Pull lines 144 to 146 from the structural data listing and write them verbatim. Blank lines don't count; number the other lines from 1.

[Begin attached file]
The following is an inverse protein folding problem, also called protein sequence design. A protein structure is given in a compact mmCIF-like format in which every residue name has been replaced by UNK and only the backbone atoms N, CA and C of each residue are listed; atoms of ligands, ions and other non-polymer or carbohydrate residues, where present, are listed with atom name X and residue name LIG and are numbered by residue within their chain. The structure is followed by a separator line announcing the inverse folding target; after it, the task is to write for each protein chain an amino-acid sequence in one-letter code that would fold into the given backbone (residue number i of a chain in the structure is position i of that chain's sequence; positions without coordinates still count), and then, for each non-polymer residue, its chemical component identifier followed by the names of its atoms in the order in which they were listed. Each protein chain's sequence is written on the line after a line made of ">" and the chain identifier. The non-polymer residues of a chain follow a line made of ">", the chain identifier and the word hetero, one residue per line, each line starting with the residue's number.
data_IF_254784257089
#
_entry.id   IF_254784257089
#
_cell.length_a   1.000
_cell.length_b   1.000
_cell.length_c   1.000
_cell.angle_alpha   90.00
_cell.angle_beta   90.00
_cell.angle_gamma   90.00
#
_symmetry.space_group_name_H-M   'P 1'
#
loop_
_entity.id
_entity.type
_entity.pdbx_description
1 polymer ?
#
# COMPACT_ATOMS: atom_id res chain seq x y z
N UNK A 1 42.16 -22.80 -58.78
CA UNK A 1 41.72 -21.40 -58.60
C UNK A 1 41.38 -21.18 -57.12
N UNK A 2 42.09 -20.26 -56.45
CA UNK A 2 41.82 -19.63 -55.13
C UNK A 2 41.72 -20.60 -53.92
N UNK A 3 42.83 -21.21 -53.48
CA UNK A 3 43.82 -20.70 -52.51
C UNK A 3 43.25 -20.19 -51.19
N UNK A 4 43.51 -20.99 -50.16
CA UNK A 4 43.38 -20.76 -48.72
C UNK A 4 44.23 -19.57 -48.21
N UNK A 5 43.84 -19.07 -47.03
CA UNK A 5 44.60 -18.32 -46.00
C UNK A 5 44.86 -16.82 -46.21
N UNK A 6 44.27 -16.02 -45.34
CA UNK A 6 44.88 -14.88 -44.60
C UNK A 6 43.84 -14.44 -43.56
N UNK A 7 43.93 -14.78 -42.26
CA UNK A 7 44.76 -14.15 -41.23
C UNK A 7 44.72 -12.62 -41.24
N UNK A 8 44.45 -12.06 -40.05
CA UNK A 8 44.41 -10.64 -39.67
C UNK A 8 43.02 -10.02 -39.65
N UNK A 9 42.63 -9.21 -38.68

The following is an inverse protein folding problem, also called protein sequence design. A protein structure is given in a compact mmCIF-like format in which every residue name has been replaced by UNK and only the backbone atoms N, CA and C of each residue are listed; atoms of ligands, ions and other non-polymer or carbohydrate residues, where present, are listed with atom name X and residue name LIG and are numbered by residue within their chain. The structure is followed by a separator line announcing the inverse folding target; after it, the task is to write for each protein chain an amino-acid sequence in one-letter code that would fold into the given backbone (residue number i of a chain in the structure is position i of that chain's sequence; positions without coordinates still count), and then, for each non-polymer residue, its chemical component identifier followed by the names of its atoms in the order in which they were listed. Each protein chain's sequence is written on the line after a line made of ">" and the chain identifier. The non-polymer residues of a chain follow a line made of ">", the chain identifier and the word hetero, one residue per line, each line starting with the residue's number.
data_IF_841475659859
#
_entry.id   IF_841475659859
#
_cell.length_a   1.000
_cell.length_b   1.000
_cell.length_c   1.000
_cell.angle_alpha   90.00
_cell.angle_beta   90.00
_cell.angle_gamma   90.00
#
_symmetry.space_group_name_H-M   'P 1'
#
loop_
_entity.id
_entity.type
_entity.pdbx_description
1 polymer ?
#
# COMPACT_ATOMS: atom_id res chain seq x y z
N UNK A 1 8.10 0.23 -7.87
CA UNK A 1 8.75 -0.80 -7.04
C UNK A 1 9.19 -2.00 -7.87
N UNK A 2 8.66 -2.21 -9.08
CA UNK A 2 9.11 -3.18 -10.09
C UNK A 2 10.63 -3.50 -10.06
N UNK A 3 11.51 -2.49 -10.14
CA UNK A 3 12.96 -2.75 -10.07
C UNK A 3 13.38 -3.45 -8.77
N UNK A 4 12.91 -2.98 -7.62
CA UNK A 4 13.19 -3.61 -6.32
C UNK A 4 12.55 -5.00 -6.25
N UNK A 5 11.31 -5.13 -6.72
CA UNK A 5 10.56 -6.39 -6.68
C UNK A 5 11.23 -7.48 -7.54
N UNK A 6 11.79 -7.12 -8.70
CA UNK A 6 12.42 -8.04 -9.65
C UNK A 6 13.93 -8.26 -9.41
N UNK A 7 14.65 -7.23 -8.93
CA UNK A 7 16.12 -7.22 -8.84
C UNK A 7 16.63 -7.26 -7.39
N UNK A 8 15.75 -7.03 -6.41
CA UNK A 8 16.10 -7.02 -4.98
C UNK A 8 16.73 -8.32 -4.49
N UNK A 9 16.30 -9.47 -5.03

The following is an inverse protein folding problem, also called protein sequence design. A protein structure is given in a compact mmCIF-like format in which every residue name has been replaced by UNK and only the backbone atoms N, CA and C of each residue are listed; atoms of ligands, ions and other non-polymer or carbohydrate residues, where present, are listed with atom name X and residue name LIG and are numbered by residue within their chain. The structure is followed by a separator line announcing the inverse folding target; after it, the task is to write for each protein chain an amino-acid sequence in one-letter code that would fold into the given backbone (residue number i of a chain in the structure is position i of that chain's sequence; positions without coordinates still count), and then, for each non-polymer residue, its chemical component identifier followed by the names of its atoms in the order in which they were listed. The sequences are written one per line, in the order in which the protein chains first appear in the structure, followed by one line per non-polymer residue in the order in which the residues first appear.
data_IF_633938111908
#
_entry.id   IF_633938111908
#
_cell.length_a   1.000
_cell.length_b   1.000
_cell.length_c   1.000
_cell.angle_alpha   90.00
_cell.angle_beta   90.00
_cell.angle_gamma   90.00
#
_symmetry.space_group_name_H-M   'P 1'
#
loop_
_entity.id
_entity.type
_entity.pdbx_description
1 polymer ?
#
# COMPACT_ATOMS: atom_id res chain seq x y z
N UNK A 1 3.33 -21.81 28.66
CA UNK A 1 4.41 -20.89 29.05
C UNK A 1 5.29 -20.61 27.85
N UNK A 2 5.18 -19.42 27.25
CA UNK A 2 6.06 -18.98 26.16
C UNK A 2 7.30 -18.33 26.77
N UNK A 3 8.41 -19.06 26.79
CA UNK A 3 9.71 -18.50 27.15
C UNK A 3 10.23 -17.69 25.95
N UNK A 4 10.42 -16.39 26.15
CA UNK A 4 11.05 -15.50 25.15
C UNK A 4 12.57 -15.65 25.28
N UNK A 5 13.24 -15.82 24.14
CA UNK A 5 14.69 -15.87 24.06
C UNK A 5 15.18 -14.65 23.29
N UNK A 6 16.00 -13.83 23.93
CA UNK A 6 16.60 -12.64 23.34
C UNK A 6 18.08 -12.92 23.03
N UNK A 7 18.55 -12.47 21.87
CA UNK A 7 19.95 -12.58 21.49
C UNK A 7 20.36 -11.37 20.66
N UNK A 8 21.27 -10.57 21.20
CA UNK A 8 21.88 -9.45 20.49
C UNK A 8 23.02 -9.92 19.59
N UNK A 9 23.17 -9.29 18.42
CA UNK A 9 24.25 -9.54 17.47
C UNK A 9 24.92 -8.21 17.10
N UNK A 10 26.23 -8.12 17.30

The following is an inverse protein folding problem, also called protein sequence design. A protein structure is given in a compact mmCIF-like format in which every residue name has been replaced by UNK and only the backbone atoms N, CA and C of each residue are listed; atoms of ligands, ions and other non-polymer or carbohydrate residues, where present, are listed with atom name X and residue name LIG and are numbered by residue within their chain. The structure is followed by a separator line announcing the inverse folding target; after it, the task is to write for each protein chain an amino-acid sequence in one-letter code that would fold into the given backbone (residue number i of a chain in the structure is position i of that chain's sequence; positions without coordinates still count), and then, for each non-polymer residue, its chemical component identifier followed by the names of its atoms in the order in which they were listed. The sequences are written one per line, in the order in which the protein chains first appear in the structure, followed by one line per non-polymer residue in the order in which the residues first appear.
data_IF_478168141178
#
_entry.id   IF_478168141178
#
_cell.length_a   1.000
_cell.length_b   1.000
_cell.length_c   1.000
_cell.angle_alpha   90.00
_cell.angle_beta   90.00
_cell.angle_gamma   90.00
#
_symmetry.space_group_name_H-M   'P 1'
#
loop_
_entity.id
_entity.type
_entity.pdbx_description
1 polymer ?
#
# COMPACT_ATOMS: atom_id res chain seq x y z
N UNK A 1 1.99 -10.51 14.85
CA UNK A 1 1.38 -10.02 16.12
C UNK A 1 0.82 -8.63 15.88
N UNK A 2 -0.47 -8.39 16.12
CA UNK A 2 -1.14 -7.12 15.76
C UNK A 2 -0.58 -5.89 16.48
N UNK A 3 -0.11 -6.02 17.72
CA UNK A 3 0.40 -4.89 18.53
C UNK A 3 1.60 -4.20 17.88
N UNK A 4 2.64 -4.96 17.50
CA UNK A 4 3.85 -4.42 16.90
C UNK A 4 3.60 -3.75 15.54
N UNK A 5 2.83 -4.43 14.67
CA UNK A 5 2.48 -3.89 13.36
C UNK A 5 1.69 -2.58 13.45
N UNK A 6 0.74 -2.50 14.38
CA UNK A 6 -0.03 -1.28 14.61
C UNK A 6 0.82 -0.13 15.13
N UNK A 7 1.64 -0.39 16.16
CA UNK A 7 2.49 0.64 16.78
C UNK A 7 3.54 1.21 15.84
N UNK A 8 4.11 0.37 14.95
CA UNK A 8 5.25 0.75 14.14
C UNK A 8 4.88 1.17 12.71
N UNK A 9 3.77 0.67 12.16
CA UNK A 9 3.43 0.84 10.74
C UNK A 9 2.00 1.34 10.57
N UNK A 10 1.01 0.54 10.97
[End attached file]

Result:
#
_entry.id   IF_478168141178
#